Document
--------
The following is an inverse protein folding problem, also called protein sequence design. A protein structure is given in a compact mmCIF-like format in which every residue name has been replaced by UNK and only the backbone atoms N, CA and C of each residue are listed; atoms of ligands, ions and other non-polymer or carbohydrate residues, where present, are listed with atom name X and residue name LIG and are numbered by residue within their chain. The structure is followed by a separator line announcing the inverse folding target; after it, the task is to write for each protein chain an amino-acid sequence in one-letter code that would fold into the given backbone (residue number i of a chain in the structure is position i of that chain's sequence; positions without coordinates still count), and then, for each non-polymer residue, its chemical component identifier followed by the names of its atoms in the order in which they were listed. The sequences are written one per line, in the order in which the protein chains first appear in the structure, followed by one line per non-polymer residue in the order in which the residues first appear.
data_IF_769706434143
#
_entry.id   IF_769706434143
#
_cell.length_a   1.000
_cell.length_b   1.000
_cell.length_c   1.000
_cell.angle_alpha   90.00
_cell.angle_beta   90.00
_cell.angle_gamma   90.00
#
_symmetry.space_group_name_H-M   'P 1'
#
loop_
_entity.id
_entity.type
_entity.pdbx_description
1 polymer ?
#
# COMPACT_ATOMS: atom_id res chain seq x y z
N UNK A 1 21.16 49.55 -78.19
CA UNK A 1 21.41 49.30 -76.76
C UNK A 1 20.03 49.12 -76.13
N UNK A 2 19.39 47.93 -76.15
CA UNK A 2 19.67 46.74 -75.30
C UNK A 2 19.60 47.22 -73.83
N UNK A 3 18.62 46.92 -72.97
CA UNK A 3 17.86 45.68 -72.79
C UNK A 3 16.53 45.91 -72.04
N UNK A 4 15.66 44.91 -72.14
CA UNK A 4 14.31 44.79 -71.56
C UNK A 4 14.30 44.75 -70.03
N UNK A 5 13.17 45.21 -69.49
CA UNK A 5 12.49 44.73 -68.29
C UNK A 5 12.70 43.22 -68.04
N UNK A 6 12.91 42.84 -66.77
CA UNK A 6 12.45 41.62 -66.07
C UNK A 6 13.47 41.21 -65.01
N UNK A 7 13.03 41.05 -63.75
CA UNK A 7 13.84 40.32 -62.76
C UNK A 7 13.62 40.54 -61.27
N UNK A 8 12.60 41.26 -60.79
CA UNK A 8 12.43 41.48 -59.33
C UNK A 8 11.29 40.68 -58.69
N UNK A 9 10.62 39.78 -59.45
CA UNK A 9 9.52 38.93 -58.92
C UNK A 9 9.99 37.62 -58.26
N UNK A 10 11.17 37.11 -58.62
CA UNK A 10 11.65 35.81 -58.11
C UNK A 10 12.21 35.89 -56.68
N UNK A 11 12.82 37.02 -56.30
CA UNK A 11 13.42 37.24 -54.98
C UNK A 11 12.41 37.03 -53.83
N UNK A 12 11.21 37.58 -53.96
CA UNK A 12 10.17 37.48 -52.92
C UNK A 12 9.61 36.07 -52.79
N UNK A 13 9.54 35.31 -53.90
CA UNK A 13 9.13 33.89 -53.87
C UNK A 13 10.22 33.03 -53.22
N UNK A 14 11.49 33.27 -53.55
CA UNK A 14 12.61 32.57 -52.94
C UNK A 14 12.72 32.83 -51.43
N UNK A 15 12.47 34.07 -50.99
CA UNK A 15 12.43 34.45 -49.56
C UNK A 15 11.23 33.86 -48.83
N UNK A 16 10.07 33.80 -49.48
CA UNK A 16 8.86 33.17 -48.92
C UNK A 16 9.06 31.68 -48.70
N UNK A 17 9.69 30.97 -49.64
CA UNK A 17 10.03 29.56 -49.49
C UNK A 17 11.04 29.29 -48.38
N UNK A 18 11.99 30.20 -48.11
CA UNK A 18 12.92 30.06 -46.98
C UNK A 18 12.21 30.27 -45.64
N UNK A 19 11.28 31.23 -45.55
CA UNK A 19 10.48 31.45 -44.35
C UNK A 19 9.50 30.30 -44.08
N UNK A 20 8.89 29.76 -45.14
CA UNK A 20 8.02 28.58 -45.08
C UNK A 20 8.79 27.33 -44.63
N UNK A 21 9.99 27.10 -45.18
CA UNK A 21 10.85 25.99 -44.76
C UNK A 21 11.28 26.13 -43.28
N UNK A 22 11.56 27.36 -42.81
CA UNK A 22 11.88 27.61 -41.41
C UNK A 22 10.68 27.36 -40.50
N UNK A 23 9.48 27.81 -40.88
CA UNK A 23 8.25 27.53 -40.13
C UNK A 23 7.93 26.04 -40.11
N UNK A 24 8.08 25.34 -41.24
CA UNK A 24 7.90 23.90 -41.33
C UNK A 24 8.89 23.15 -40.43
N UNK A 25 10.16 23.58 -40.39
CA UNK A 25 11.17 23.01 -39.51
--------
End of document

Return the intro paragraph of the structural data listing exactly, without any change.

The following is an inverse protein folding problem, also called protein sequence design. A protein structure is given in a compact mmCIF-like format in which every residue name has been replaced by UNK and only the backbone atoms N, CA and C of each residue are listed; atoms of ligands, ions and other non-polymer or carbohydrate residues, where present, are listed with atom name X and residue name LIG and are numbered by residue within their chain. The structure is followed by a separator line announcing the inverse folding target; after it, the task is to write for each protein chain an amino-acid sequence in one-letter code that would fold into the given backbone (residue number i of a chain in the structure is position i of that chain's sequence; positions without coordinates still count), and then, for each non-polymer residue, its chemical component identifier followed by the names of its atoms in the order in which they were listed. The sequences are written one per line, in the order in which the protein chains first appear in the structure, followed by one line per non-polymer residue in the order in which the residues first appear.